The Maryknoll Catholic Mission in Peru, 1943–1989
Transnational Faith and Transformation
Maryknoll Catholic missionaries from the United States settled in Peru in 1943 believing they could save a “backward” Catholic Church from poverty, a scarcity of clergy, and the threat of communism. Instead, the missionaries found themselves transformed: within twenty-five years, they had become vocal critics of United States foreign policy and key supporters of liberation theology, the preferential option for the poor, and intercultural Catholicism.
In The Maryknoll Catholic Mission in Peru, 1943-1989, Susan Fitzpatrick-Behrens explains this transformation and Maryknoll’s influence in Peru and the United States by placing it in the context of a transnational encounter among Catholics with shared faith but distinct practices and beliefs. Peru received among the greatest number of foreign Catholic missionaries who settled in Latin America during the Cold War. It was at the heart of liberation theology and progressive Catholicism, the center of a radical reformist experiment initiated by a progressive military dictatorship, and the site of a devastating civil war promoted by the Maoist Shining Path. Maryknoll participated in all these developments, making Peru a perfect site for understanding Catholic missions, the role of religion in the modern world, and relations between Latin America and the United States.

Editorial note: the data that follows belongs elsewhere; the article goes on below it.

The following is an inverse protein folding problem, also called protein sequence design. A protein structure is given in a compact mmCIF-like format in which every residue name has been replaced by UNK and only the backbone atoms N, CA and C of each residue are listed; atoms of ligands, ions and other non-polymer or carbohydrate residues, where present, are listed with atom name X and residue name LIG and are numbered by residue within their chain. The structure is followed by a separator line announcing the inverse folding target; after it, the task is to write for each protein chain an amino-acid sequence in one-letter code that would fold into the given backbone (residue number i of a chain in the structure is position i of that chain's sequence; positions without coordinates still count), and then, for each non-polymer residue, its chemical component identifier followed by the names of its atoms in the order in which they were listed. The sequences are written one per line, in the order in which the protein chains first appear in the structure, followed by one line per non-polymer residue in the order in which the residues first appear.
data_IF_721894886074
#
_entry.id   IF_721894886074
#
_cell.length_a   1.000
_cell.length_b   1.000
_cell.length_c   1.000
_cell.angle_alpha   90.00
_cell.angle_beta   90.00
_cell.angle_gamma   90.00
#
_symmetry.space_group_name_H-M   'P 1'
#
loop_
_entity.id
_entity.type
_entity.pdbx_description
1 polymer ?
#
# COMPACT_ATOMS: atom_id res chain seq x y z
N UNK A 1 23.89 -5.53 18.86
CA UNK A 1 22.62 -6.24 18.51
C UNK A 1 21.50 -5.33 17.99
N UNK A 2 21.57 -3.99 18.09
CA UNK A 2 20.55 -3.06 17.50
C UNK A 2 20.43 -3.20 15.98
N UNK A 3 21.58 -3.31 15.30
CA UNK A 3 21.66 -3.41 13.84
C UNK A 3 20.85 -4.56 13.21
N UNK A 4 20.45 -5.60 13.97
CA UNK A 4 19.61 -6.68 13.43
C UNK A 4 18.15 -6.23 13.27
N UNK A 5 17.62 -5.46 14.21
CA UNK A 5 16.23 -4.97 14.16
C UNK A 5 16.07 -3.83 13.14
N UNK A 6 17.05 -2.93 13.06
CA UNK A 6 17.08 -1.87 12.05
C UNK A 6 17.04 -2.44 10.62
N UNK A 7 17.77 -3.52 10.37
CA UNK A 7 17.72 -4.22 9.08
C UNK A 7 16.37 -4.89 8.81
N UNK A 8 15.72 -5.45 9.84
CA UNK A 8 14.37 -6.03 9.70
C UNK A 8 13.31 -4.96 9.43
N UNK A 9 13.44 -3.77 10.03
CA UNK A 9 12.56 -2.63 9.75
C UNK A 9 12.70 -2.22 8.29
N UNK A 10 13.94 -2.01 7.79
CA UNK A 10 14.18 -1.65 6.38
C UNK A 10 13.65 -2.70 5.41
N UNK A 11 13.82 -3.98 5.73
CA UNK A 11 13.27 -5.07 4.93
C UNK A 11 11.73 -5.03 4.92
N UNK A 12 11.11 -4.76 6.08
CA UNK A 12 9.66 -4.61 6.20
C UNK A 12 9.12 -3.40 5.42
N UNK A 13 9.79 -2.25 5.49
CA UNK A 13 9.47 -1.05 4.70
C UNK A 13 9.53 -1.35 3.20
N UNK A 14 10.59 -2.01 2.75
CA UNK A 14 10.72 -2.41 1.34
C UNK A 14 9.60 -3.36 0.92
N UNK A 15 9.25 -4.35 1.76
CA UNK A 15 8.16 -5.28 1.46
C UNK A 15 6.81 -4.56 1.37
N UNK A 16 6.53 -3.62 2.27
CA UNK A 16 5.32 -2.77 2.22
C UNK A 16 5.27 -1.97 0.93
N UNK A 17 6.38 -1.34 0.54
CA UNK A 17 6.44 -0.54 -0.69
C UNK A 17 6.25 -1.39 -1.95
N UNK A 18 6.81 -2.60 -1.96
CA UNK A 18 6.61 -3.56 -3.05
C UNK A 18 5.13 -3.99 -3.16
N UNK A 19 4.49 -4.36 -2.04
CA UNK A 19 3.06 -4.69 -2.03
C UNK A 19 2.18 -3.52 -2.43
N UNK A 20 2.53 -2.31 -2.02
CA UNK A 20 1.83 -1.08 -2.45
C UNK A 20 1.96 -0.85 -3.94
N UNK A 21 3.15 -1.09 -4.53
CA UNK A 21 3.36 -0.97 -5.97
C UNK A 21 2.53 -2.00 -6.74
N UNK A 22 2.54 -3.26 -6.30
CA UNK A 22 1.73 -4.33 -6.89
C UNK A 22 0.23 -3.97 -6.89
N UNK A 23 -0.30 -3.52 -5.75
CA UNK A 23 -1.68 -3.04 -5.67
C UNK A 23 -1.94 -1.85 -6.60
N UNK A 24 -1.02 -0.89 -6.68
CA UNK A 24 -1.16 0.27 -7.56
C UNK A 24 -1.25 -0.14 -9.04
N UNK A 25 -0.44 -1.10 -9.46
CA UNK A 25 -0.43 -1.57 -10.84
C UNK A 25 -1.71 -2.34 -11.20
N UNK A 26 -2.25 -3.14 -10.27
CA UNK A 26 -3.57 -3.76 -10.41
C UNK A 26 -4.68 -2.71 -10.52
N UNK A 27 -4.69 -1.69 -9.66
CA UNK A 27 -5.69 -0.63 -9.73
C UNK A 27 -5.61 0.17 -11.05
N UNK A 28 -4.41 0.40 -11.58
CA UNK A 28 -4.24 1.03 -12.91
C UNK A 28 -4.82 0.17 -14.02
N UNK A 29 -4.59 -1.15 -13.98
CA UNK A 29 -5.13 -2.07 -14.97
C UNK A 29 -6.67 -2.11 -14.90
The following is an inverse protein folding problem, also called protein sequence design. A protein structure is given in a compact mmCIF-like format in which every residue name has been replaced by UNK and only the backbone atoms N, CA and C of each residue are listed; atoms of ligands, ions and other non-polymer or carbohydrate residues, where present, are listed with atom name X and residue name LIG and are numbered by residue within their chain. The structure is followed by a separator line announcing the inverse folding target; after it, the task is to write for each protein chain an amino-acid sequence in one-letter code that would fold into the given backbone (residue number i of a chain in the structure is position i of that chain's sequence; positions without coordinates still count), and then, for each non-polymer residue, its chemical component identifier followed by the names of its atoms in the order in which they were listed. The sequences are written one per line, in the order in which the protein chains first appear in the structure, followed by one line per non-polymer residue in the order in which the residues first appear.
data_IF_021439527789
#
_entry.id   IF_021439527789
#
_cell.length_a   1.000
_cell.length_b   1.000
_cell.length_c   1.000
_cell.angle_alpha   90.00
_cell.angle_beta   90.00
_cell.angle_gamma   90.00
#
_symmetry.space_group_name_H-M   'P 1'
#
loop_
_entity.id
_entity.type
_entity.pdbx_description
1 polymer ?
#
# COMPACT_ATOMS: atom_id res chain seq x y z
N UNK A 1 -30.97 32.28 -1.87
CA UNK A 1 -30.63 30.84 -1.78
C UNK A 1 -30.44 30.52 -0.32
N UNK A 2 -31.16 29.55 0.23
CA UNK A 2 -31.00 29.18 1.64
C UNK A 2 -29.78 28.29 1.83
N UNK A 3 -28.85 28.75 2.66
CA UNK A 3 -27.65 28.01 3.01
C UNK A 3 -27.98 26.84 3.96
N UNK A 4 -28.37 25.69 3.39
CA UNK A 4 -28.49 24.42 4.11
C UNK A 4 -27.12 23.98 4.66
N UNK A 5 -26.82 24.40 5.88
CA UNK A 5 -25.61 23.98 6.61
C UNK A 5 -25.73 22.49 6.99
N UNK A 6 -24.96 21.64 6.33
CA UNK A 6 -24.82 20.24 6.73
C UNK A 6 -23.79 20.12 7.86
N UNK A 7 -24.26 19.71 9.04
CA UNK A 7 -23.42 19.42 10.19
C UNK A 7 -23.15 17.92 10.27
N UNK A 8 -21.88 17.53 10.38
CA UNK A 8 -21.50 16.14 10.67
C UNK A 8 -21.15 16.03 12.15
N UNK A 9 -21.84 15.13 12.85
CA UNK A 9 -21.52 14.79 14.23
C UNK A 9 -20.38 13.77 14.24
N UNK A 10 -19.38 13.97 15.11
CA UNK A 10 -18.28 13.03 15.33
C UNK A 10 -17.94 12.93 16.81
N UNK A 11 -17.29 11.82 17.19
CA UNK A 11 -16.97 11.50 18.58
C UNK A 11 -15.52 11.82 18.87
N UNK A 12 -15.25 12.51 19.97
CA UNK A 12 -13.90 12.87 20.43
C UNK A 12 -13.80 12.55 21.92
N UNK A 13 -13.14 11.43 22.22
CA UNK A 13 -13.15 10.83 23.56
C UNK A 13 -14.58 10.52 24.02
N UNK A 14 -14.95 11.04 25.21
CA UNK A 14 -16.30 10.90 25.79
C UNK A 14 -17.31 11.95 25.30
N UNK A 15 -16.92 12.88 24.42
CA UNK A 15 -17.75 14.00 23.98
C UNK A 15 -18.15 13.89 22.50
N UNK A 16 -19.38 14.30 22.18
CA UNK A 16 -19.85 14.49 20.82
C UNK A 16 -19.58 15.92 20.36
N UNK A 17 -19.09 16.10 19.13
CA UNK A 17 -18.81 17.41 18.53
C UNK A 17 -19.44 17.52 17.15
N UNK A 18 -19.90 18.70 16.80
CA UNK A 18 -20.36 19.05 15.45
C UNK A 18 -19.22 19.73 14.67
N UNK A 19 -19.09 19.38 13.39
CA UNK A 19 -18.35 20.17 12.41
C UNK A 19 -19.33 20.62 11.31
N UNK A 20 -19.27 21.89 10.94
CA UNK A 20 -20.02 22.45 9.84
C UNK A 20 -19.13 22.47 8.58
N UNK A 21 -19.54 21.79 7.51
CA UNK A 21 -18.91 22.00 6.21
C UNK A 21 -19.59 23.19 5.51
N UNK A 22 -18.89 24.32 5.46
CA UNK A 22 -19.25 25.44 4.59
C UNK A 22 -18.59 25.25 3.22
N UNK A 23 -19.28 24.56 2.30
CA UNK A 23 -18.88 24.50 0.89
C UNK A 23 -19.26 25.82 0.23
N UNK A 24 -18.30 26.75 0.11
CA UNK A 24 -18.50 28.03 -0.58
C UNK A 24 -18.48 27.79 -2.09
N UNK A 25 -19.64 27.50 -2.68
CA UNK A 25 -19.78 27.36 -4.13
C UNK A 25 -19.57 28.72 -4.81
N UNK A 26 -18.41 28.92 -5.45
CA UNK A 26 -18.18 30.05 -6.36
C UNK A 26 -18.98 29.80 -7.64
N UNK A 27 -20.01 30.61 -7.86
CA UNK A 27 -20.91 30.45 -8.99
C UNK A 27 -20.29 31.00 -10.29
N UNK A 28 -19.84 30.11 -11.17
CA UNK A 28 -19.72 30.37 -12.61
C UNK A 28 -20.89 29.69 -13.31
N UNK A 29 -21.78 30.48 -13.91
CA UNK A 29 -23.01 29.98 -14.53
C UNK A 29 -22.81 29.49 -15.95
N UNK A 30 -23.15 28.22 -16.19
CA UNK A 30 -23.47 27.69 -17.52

This book is based on two years of research conducted in Peru, where Fitzpatrick-Behrens examined national and regional archives, conducted extensive interviews with Maryknoll clergy who continued to work in the country, and engaged in participant observation in the Aymara indigenous community of Cutini Capilla. Her findings contest assumptions about secularization and the decline of public religion by demonstrating that religion continues to play a key role in social, political, and economic development.
Susan Fitzpatrick-Behrens is an associate professor of history at California State University, Northridge.
“Maryknoll is America’s major Catholic missionary society, and its history not only embodies all of the contradictions in the American Catholic Church but is deeply implicated in many of the triumphs and tragedies of American foreign policy in the twentieth century. At turns deeply sympathetic and analytically critical, this book tells the story of the Maryknoll mission to Peru and situates that story in the broader political and cultural context of U.S. engagement with Latin America. It sets a new standard for histories of the American missionary enterprise.” — Richard Madsen, University of California, San Diego
“As Maryknoll celebrates its 100th anniversary, this volume shows both intimately and on a broad scale how the group attempted to transform traditional and indigenous religion in Peru over decades and was changed in the process. This fascinating study was created by years of research and by tracing missionary activity in the context of a turbulent society in the late twentieth century. The study also illustrates the experiences of valiant missionaries dealing with the changes of Vatican Council II and neglected peoples on the edge of modern life.” — Edward Cleary, Providence College